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We are currently developing four key areas of our research to meet the needs of our international partners - soil biodiversity, evolutionary and developmental genetics, UK biodiversity and biomedical sciences. Museum scientists are assessing bat populations in the Chiquibul Forest Reserve in Belize. On a recent visit, Richard Harbord and photographer Frank Greenaway identified 26 species, several of which are under threat.

The Director's view
2002/03 Highlights
The Darwin Centre
Our scientific research
The collections
Sharing knowledge
Managing our assets
Museum supporters
2003 exhibitions and events
Financial review
Museum contacts

Text only version
Previous Years' Reports

Our scientific research
Worldwide collaborationsSupporting biodiversity initiativesIn the field
Serving clients worldwideScience on our doorstep: The Wildlife Garden

Graph of science visitor daysThe importance of the Museum’s scientific work was recognized by the House of Lords Select Committee for Science and Technology, which in 2002 published the results of its inquiry into the state of systematics – the science of naming, describing and classifying life on Earth.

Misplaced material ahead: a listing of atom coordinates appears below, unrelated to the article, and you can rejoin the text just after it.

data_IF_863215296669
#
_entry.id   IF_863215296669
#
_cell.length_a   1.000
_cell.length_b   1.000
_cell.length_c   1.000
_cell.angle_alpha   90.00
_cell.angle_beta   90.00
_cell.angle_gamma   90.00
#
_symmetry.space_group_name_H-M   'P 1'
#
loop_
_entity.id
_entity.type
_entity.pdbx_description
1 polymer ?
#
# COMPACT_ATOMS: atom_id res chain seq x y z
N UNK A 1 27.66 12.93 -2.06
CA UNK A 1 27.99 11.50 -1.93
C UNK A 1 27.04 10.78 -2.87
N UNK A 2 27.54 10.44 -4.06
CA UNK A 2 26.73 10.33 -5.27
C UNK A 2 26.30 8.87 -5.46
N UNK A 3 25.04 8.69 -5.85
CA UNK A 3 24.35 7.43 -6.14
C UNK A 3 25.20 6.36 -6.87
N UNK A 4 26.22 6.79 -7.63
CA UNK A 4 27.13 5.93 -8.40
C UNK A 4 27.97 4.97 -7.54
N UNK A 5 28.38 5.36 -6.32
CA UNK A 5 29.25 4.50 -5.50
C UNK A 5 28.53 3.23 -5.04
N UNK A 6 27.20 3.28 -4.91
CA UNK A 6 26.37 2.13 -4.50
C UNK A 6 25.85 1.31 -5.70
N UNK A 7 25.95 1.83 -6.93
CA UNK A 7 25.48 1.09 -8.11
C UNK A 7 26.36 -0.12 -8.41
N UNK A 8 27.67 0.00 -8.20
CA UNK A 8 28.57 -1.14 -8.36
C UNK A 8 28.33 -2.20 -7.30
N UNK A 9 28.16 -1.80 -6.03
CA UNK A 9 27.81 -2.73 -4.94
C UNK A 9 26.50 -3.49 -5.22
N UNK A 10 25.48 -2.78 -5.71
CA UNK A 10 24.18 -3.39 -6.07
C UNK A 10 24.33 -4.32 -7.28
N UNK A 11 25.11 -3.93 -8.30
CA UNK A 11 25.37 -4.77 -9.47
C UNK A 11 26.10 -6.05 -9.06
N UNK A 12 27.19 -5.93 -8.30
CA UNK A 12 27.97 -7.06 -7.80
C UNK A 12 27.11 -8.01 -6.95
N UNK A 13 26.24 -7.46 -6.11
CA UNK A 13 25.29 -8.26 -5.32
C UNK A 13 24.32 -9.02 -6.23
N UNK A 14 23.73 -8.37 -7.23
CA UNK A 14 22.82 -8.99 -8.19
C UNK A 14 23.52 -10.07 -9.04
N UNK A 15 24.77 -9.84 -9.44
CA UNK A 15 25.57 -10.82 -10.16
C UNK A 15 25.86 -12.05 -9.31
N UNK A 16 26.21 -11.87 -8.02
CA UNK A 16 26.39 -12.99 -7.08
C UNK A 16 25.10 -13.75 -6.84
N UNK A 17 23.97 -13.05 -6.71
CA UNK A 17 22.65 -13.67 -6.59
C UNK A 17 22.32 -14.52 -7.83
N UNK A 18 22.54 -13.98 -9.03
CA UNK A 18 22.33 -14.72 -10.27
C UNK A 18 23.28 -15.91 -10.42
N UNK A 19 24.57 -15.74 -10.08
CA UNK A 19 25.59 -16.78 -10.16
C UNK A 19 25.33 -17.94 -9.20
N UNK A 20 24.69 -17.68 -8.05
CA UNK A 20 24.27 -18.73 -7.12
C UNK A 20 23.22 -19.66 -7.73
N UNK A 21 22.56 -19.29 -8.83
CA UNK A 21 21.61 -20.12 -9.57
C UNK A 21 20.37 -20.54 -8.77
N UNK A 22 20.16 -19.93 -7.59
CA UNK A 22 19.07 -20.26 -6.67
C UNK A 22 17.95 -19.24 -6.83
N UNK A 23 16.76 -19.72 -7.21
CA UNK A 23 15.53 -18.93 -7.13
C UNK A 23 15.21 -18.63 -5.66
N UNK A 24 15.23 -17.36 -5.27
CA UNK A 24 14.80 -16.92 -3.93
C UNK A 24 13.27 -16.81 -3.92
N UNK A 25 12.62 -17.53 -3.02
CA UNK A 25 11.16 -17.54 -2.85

The report argued for improved Government funding, in order to enhance the provision of scientific training and to facilitate better use of taxonomic resources. It showed that funding for UK systematics institutions has fallen since the last inquiry in 1992, in spite of the growing demand for systematists.

The Museum is doing much to address the issues raised in the report. We have expanded our training provision at postgraduate level, and we are developing teaching modules for undergraduate courses. We are committed to opening up our resources to wider access, for example through online collections databases. And we are constantly evolving our scientific priorities to meet public and government concerns.


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